SMALL BUSINESS financing can help you cover short-term expenses or invest in a project to grow your venture. But options can differ greatly, and some may be better than others for meeting your needs.
A merchant cash advance, or MCA, is a type of short-term financing designed to deliver cash to small businesses quickly. An MCA is often easy to access, but it doesn’t work like a traditional business loan.
In fact, merchant cash advances aren’t loans and aren’t held to the same regulatory standards as business loans. That means you could pay sky-high fees and end up with multiple advances at the same time.
Borrowers should proceed with caution. Before you are tempted by this fast cash fix, make sure you know the pros and cons.
How Does a Merchant Cash Advance Work?
A merchant cash advance is an advance on your firm’s future credit card and debit card sales. In other words, you’re borrowing against your future revenue.
An MCA is a lump sum of cash, and the amount you can borrow varies. Some lenders may allow you to borrow up to 250% of your firm’s typical credit and debit card sales. Others offer a fixed dollar amount that could range from $2,500 to $250,000, though some could be in the millions.
Most often, a merchant cash advance is repaid as a percentage of your daily credit and debit card receipts. You might have to commit anywhere from 8% to 30% of your card sales to repayment. The lender sets the percentage, and payments are automatically taken from your business bank account daily, weekly or monthly.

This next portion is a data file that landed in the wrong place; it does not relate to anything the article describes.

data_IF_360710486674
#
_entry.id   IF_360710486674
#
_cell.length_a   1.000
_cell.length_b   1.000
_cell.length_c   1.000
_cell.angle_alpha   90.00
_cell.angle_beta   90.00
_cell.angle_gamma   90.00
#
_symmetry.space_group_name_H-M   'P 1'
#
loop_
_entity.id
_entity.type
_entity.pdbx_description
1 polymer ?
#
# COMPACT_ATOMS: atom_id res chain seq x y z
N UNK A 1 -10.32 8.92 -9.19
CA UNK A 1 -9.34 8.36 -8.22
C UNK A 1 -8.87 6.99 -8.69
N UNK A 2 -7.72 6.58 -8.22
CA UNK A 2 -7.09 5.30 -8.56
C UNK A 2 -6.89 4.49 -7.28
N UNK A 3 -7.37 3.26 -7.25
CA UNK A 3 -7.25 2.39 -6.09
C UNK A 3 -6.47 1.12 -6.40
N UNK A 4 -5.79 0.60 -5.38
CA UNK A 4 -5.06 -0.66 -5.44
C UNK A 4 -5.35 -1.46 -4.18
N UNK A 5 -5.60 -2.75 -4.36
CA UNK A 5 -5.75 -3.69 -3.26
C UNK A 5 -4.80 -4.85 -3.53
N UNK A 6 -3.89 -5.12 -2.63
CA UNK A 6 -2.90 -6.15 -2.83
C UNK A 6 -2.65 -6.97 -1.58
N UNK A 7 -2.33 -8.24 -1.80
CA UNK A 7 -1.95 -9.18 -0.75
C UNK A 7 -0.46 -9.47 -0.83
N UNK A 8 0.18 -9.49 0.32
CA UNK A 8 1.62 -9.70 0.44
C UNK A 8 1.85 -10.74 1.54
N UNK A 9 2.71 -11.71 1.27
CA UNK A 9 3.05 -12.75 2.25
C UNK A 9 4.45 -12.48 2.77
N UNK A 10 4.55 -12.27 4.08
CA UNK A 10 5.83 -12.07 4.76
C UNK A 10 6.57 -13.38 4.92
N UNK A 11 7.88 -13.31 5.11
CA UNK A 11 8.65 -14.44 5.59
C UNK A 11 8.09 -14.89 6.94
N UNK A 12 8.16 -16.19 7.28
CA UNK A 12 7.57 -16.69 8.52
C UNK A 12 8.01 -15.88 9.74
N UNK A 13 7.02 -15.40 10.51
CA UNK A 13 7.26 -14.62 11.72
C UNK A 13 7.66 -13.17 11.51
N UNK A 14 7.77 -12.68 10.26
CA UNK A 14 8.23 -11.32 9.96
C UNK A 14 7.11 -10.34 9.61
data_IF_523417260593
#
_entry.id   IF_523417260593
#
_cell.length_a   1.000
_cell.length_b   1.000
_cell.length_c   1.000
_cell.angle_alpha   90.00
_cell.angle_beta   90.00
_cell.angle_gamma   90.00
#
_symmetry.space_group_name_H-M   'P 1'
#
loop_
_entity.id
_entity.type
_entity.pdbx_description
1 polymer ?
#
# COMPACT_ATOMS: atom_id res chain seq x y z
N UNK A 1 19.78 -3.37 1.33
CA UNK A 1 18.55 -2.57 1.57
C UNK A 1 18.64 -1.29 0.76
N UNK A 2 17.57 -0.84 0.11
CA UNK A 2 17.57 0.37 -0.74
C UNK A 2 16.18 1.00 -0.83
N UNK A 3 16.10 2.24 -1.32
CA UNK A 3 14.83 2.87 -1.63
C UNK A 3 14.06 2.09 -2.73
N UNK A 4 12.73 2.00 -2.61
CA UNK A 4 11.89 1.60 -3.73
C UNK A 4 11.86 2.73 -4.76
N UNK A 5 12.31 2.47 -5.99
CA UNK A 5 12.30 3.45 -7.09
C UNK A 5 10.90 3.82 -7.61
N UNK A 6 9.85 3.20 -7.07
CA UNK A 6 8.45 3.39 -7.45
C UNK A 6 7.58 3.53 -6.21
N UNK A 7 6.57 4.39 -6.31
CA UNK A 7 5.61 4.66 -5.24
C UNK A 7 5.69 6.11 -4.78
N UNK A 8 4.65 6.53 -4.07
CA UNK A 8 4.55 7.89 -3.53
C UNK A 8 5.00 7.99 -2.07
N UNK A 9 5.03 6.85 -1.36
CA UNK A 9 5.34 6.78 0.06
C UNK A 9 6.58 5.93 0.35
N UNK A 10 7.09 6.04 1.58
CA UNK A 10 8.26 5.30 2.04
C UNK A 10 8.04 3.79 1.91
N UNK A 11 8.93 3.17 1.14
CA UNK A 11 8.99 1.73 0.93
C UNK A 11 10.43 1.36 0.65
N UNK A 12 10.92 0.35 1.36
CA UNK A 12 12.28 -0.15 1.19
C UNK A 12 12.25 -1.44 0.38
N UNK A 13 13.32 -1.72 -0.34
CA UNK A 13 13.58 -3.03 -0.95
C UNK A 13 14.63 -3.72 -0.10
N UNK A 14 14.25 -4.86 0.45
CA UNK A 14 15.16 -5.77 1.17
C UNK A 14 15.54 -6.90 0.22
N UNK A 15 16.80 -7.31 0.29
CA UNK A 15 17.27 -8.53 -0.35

Some lenders may deduct a set dollar amount instead. Either way, repayment is simple because you only have to give the lender your bank account details.
A factor rate or factor fee determines the cost of a merchant cash advance rather than an annual percentage rate, which is common with business loans, lines of credit or credit cards. The factor rate ranges from 1.1 to 1.5, although some lenders may set it lower or higher.
Simply multiply the factor rate by the advance amount to figure out how much you will owe. If you borrow $100,000 with a factor rate of 1.2, you will repay $120,000.
Repayment terms are often eight to nine months, but you could find some as short as three months or as long as 18 months. MCAs, in this way, are more like short-term business loans than other loans, which could give you five years or longer to repay them.
Merchant Cash Advance Benefits